, Volume 47, Issue 3, pp 255–261 | Cite as

Testing the dogma that total phospholipid fatty acid composition of blood plays a role in kidney stone pathogenesis, using a high–low risk human model: results from a pilot study

  • Allen L. RodgersEmail author
  • Dalielah Jappie-Mahomed
  • Paul J. van Jaarsveld
Original Paper


Previous studies have suggested that ω-3 and ω-6 polyunsaturated fatty acid (PUFA) composition in plasma and red blood cell (RBC) total phospholipids plays a role in urolithiasis. Our aim was to test the robustness of this dogma by retrospectively comparing baseline profiles of these parameters in subjects from high- and low-stone-risk groups. The documented difference in stone occurrence in white (relatively common) (W) and black (rare) (B) subjects prompted us to select these groups as the high–low risk model for the study. Blood and urine samples were obtained from ten subjects in each group and were analysed for PUFAs and stone risk factors, respectively. Concentrations of linoleic acid (LA), eicosadienoic acid (EDA) and arachidonic acid (AA) in plasma and or/RBC total phospholipids were significantly higher in B. Differences in other PUFA profiles were also observed. There was no inter-group difference in AA/LA ratios. Urinary oxalate was significantly higher while urinary phosphate was significantly lower in B. We speculate that elevated AA in B might arise because of a possibly enhanced elongation of LA to EDA, as well as an enhanced ∆-8-desaturation of EDA to dihomo-gamma-linolenic acid (DGLA), which is the immediate precursor of AA. Alternatively, we speculate that the ∆-5-desaturation step of DGLA to AA might be more highly activated in this group. Irrespective of the mechanism, our observed inter-group differences in phospholipid PUFA composition are in conflict with previously published dogma which relates PUFA characteristics to high- and low-stone risk.


Arachidonic acid Inter-race comparisons Kidney stone risk factors Phospholipid fatty acid composition Polyunsaturated fatty acids Urolithiasis 



Arachidonic acid


Dihomo-gamma-linolenic acid


Docosahexaenoic acid


Docosapentaenoic acid


Eicosadienoic acid


Eicosapentaenoic acid


Fatty acid


Gamma (γ) linolenic acid


Linoleic acid


Monounsaturated fatty acid


Polyunsaturated fatty acid


Prostaglandin E2


Prostaglandin E3


Relative supersaturation


Saturated fatty acid


Total phospholipid


Tiselius Risk Index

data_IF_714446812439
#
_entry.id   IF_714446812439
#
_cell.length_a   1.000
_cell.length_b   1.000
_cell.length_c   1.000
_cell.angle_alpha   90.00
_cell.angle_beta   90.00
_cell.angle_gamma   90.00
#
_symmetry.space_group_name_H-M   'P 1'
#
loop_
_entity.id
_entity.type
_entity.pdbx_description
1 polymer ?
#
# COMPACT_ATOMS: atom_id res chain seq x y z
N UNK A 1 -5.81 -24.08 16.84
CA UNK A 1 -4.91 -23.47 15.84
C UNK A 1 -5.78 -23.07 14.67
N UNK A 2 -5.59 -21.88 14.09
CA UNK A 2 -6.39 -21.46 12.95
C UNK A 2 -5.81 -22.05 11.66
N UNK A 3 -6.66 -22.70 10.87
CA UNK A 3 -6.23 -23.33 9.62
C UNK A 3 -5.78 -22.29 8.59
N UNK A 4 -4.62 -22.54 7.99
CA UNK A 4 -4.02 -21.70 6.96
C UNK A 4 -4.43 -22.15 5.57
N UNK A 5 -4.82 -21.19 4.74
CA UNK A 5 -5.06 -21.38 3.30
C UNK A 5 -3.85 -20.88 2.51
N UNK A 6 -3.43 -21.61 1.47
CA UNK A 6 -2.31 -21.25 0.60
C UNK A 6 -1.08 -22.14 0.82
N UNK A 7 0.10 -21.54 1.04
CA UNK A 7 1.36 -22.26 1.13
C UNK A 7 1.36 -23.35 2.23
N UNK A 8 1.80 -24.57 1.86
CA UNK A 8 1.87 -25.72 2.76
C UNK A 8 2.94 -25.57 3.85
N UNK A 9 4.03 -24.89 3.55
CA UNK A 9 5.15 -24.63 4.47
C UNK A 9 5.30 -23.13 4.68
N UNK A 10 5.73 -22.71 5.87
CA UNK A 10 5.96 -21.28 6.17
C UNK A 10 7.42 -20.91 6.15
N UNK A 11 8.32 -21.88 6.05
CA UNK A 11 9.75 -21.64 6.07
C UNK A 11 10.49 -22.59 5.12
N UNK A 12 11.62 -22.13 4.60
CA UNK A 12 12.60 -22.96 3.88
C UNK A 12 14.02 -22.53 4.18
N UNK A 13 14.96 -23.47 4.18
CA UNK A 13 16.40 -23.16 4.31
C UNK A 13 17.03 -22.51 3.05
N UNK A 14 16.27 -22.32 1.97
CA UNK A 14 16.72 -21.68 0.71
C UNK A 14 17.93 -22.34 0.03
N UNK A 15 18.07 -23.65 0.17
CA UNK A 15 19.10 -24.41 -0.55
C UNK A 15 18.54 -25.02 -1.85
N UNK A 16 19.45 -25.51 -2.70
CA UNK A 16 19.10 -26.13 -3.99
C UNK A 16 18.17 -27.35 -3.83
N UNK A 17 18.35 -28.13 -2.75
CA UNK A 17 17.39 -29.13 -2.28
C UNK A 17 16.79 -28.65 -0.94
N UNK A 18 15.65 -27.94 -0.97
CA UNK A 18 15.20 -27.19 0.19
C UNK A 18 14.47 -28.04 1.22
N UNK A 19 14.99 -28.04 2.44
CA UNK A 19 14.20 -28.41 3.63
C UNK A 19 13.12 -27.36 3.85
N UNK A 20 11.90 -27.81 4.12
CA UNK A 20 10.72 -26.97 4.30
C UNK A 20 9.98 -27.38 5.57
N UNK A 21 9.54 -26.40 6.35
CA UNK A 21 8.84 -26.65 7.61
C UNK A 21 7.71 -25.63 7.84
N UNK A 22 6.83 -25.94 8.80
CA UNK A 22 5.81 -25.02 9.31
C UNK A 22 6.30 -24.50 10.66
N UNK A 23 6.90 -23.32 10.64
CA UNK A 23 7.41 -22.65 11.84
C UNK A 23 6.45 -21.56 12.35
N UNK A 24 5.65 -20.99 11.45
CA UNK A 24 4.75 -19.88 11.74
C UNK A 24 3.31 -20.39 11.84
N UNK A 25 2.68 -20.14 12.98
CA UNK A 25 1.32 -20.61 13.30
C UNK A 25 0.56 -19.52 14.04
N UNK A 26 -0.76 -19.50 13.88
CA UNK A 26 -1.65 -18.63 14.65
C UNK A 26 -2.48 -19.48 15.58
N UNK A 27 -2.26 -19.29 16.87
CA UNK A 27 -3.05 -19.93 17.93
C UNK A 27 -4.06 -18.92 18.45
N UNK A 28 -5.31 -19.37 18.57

The financial support of the South African Medical Research Council, the South African National Research Foundation and the University of Cape Town is gratefully acknowledged. The authors would like to extend their appreciation to Johanna van Wyk of the NCDRU of the SAMRC for her invaluable laboratory assistance analyzing plasma and RBC total phospholipid fatty acids.

Compliance with ethical standards

Conflict of interest

The authors declare that they do not have any conflicts of interest. The authors also wish to declare that the data in Table 1 were collected as part of a 30-day study in which intra-group effects of the ingestion of a fatty acid supplement on total phospholipid FA composition were investigated. These data have been published in a paper in which intra-group comparisons were made of the effects from day 0 to day 30 [14]. No inter-group baseline comparisons, as those described in the present paper, were made in the published paper.

Research involving human participants and/or animals

The study was approved by the Human Research Ethics Committee of the University of Cape Town (HRE REF: 366/2011). All procedures were performed in accordance with the ethical standards of the University of Cape Town and with the 1964 Declaration of Helsinki and its later amendments.

Informed consent

A signed informed consent declaration was obtained from all individual participants in the study.


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Copyright information

© Springer-Verlag GmbH Germany, part of Springer Nature 2018

Authors and Affiliations

  1. 1.Department of ChemistryUniversity of Cape TownCape TownSouth Africa
  2. 2.Non-Communicable Diseases Research Unit (NCDRU)South African Medical Research CouncilCape TownSouth Africa
  3. 3.Division of Medical Physiology, Faculty of Medicine and Health SciencesStellenbosch UniversityTygerbergSouth Africa

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